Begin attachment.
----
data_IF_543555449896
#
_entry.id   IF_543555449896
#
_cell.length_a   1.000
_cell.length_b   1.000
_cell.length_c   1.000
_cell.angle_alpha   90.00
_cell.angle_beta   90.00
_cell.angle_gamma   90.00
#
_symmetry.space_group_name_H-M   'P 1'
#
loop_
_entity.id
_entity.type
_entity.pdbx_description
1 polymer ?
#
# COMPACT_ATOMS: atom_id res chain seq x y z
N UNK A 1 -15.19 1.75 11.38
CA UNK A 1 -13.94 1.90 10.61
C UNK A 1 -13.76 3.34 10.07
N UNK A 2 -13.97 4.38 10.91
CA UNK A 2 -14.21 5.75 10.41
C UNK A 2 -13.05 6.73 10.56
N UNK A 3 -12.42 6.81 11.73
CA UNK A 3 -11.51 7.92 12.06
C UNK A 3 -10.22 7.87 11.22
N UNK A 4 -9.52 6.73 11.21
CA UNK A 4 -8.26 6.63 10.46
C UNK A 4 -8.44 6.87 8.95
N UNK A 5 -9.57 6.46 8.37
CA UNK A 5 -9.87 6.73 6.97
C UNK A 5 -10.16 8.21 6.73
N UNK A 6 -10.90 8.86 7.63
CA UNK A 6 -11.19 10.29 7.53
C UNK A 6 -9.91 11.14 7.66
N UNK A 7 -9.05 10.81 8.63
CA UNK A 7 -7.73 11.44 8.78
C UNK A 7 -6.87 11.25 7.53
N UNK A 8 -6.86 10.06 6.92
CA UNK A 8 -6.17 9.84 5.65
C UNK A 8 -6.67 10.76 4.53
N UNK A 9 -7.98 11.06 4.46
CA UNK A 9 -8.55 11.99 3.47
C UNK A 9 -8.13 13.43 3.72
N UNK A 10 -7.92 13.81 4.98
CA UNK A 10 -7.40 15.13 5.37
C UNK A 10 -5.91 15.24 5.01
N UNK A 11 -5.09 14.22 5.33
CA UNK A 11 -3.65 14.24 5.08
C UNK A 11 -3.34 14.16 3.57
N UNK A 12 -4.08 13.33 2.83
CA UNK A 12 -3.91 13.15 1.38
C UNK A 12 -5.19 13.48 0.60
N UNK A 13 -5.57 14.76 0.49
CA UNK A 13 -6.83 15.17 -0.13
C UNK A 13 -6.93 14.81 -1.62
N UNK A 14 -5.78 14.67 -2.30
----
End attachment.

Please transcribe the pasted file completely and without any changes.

data_IF_543555449896
#
_entry.id   IF_543555449896
#
_cell.length_a   1.000
_cell.length_b   1.000
_cell.length_c   1.000
_cell.angle_alpha   90.00
_cell.angle_beta   90.00
_cell.angle_gamma   90.00
#
_symmetry.space_group_name_H-M   'P 1'
#
loop_
_entity.id
_entity.type
_entity.pdbx_description
1 polymer ?
#
# COMPACT_ATOMS: atom_id res chain seq x y z
N UNK A 1 -15.19 1.75 11.38
CA UNK A 1 -13.94 1.90 10.61
C UNK A 1 -13.76 3.34 10.07
N UNK A 2 -13.97 4.38 10.91
CA UNK A 2 -14.21 5.75 10.41
C UNK A 2 -13.05 6.73 10.56
N UNK A 3 -12.42 6.81 11.73
CA UNK A 3 -11.51 7.92 12.06
C UNK A 3 -10.22 7.87 11.22
N UNK A 4 -9.52 6.73 11.21
CA UNK A 4 -8.26 6.63 10.46
C UNK A 4 -8.44 6.87 8.95
N UNK A 5 -9.57 6.46 8.37
CA UNK A 5 -9.87 6.73 6.97
C UNK A 5 -10.16 8.21 6.73
N UNK A 6 -10.90 8.86 7.63
CA UNK A 6 -11.19 10.29 7.53
C UNK A 6 -9.91 11.14 7.66
N UNK A 7 -9.05 10.81 8.63
CA UNK A 7 -7.73 11.44 8.78
C UNK A 7 -6.87 11.25 7.53
N UNK A 8 -6.86 10.06 6.92
CA UNK A 8 -6.17 9.84 5.65
C UNK A 8 -6.67 10.76 4.53
N UNK A 9 -7.98 11.06 4.46
CA UNK A 9 -8.55 11.99 3.47
C UNK A 9 -8.13 13.43 3.72
N UNK A 10 -7.92 13.81 4.98
CA UNK A 10 -7.40 15.13 5.37
C UNK A 10 -5.91 15.24 5.01
N UNK A 11 -5.09 14.22 5.33
CA UNK A 11 -3.65 14.24 5.08
C UNK A 11 -3.34 14.16 3.57
N UNK A 12 -4.08 13.33 2.83
CA UNK A 12 -3.91 13.15 1.38
C UNK A 12 -5.19 13.48 0.60
N UNK A 13 -5.57 14.76 0.49
CA UNK A 13 -6.83 15.17 -0.13
C UNK A 13 -6.93 14.81 -1.62
N UNK A 14 -5.78 14.67 -2.30